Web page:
How to talk to strangers

Being nice to strangers is never easy and being polite in public never comes without some training. But it’s still shocking how incivility and rudeness have become so common even as technology makes communication easier.

Today was communication day at the YLNI Leadership Institute — led by Anthony Juliano of Asher Agency and the Soundbite Back blog. One topic that generated heat was the misuse of cell phones and texting devices while other people are nearby.

Stories of annoyance included people who blabbed on their phones in line at airports and colleagues who checked email on their BlackBerrys during meetings.

How can this be? Do they not see all the people standing around them?

Maybe not.

Whether out of fear or out of selfishness, Americans have created a culture in which we may meet only those people we choose to meet. We have less and less incidental contact with those around us.

If you live in a suburban home and work in a downtown building, you can complete your commute from bed to desk without meeting anyone you do not know. You can get into your car in your attached garage, drive in isolation with thousands of other motorists, find your space in the parking garage and walk across the skyway right into your office building. The first person you talk to is the same guy you see on the elevator every day.

So when we’re thrust into a group of strangers at a bank or coffee shop — when we don’t use the drive-through — many of us reach for the familiarity of our phone or BlackBerry. We have forgotten how to talk to strangers. We’re so used to being isolated that we can easily forget the real people standing right next to us.

For those of you who are guilty as charged, you need to practice civility. Push yourself into situations in which you have to talk to strangers. Here are some things I try to do:

  • Avoid drive-though windows.
  • Don’t use the auto-checkout lines at the grocery store.
  • Park on the street.
  • Turn off your phone and other devices when you are in meetings or other conversations.
  • Above all, whenever you can, walk instead of drive.

Leave comments with your ideas that nudge you into incidental contact with strangers.


  1. Great post, Jon. One thing I’d add, especially for those who have e-mail, text, or web access on their phones. If you sincerely want to interact with other people, there are times–and not just in meetings or when you’re already in a conversation–when you need to leave the phone behind. Don’t even have it on you. It’s too addicting, and too much of an escape. We all have good intentions, but the allure of the phone is just too strong to resist.

    Why is that? Well, conversation isn’t always easy, and the fastest way to opt out is to stare into your phone, appearing to be engrossed in the latest news from the world (which usually involves highbrow stories about Paris Hilton or the quickest way to rock hard abs). Since we’re always waiting for the NEXT thing, the BETTER thing, the NEW thing, it’s hard to resist the urge to check your messages over and over again. This also leads to others NOT talking to us because they think we’re busy, even if all we’re doing is mindlessly skimming the latest headlines.

    The only way to avoid this trap is to put the phone away–out of sight, out of mind. Sure, it’s hard to change habits, and yes, it’s possible that you might miss something–maybe even something urgent. But honestly, how often to you receive a message that absolutely can’t wait? And you don’t have to do this all the time–pick the days and times when it’s least likely that you’ll be needed. Unless you’re in a life-and-death business, you can probably take an hour here and there and disconnect.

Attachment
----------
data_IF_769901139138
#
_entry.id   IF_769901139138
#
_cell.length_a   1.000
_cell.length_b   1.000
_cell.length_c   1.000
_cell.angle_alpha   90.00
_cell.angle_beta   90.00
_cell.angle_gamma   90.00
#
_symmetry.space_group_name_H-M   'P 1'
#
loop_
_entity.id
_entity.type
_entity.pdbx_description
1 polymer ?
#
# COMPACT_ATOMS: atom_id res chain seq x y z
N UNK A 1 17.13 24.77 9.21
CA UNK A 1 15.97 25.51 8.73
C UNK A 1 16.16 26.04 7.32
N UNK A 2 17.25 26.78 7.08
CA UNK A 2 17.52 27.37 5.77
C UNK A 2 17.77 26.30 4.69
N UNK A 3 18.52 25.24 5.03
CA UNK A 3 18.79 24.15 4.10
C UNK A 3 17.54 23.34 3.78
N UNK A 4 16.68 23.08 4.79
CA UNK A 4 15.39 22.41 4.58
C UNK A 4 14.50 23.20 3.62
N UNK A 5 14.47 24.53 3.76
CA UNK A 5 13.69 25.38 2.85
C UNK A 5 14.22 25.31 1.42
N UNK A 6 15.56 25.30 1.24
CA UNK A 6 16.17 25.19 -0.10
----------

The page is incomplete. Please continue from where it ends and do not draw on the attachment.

When you have no phone to shield you from the outside world, only then you can open yourself to the possibility of a conversation.


  2. Good point, and well written. You have a new fan! This reminds me of the monologue of a British man to his friend I overheard while sitting in a pub in London, which I took the liberty of writing down:

    “It is not just that you have the technology, it’s what you do with it. You obviously do not realize the full implications of a simple telephone call on your mobile. I am not speaking of the environmental, economic, or even social consequences of such an act… but of the ethical, filial (and in that sense somewhat social), and -I dare say- spiritual consequences. How often is it that you reject the company of your best friend, brother, or mother merely to answer “this damned thing” attached to your belt? Maybe you do grumble about it -quietly, to yourself- or perhaps you apologize swiftly before taking the call. This snubbery of those that you ought to love the most does not go unnoticed, by them or anyone else. Not only does this wound you relationships with those people, but it strikes a blow at the very essence of humanity. Never before has there been so much attention given to those far away, when the ones who love you the most are standing right in front of us, trying to look us in the eye.”
    -Anonymous British man

    I’m not sure I agree with everything he said, but he definitely has a point. Of course he is talking about rejecting the company of the people who “love you the most”, rather than mere strangers. This happens less often, but is more tragic. But the “not talking to strangers” thing is the real epidemic.

    I think it’s true what the band Barenaked Ladies said in one of their songs:

    “If I hide myself wherever I go, am I ever really there?”

    Wherever you are, be all there!


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